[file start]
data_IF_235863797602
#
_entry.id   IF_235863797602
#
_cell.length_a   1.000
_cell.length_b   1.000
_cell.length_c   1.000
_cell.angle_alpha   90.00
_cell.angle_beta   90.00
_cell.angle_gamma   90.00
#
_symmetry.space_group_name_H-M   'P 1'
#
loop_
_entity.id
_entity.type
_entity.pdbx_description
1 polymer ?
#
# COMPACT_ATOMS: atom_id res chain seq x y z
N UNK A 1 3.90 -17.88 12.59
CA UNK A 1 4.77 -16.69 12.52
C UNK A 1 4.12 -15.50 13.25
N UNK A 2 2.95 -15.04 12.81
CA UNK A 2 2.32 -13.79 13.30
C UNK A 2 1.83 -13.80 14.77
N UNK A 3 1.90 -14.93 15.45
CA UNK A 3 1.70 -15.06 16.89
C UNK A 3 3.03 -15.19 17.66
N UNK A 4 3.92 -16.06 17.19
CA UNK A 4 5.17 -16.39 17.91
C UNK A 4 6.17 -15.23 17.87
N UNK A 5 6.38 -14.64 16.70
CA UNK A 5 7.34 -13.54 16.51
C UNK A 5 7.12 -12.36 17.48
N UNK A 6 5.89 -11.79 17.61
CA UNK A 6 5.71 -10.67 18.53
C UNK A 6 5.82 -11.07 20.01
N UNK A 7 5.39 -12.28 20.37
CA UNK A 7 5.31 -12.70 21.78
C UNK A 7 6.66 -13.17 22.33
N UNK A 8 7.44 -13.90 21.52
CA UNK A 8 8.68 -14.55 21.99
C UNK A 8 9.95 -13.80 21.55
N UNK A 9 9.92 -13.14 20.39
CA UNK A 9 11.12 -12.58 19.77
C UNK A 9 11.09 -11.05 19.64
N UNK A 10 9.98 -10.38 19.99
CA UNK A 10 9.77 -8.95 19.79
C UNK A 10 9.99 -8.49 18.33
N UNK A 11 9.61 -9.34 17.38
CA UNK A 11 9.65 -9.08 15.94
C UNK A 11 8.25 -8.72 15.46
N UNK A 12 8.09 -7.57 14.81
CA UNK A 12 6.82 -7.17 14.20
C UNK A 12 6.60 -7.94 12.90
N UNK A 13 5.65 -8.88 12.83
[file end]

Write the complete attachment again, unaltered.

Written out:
data_IF_235863797602
#
_entry.id   IF_235863797602
#
_cell.length_a   1.000
_cell.length_b   1.000
_cell.length_c   1.000
_cell.angle_alpha   90.00
_cell.angle_beta   90.00
_cell.angle_gamma   90.00
#
_symmetry.space_group_name_H-M   'P 1'
#
loop_
_entity.id
_entity.type
_entity.pdbx_description
1 polymer ?
#
# COMPACT_ATOMS: atom_id res chain seq x y z
N UNK A 1 3.90 -17.88 12.59
CA UNK A 1 4.77 -16.69 12.52
C UNK A 1 4.12 -15.50 13.25
N UNK A 2 2.95 -15.04 12.81
CA UNK A 2 2.32 -13.79 13.30
C UNK A 2 1.83 -13.80 14.77
N UNK A 3 1.90 -14.93 15.45
CA UNK A 3 1.70 -15.06 16.89
C UNK A 3 3.03 -15.19 17.66
N UNK A 4 3.92 -16.06 17.19
CA UNK A 4 5.17 -16.39 17.91
C UNK A 4 6.17 -15.23 17.87
N UNK A 5 6.38 -14.64 16.70
CA UNK A 5 7.34 -13.54 16.51
C UNK A 5 7.12 -12.36 17.48
N UNK A 6 5.89 -11.79 17.61
CA UNK A 6 5.71 -10.67 18.53
C UNK A 6 5.82 -11.07 20.01
N UNK A 7 5.39 -12.28 20.37
CA UNK A 7 5.31 -12.70 21.78
C UNK A 7 6.66 -13.17 22.33
N UNK A 8 7.44 -13.90 21.52
CA UNK A 8 8.68 -14.55 21.99
C UNK A 8 9.95 -13.80 21.55
N UNK A 9 9.92 -13.14 20.39
CA UNK A 9 11.12 -12.58 19.77
C UNK A 9 11.09 -11.05 19.64
N UNK A 10 9.98 -10.38 19.99
CA UNK A 10 9.77 -8.95 19.79
C UNK A 10 9.99 -8.49 18.33
N UNK A 11 9.61 -9.34 17.38
CA UNK A 11 9.65 -9.08 15.94
C UNK A 11 8.25 -8.72 15.46
N UNK A 12 8.09 -7.57 14.81
CA UNK A 12 6.82 -7.17 14.20
C UNK A 12 6.60 -7.94 12.90
N UNK A 13 5.65 -8.88 12.83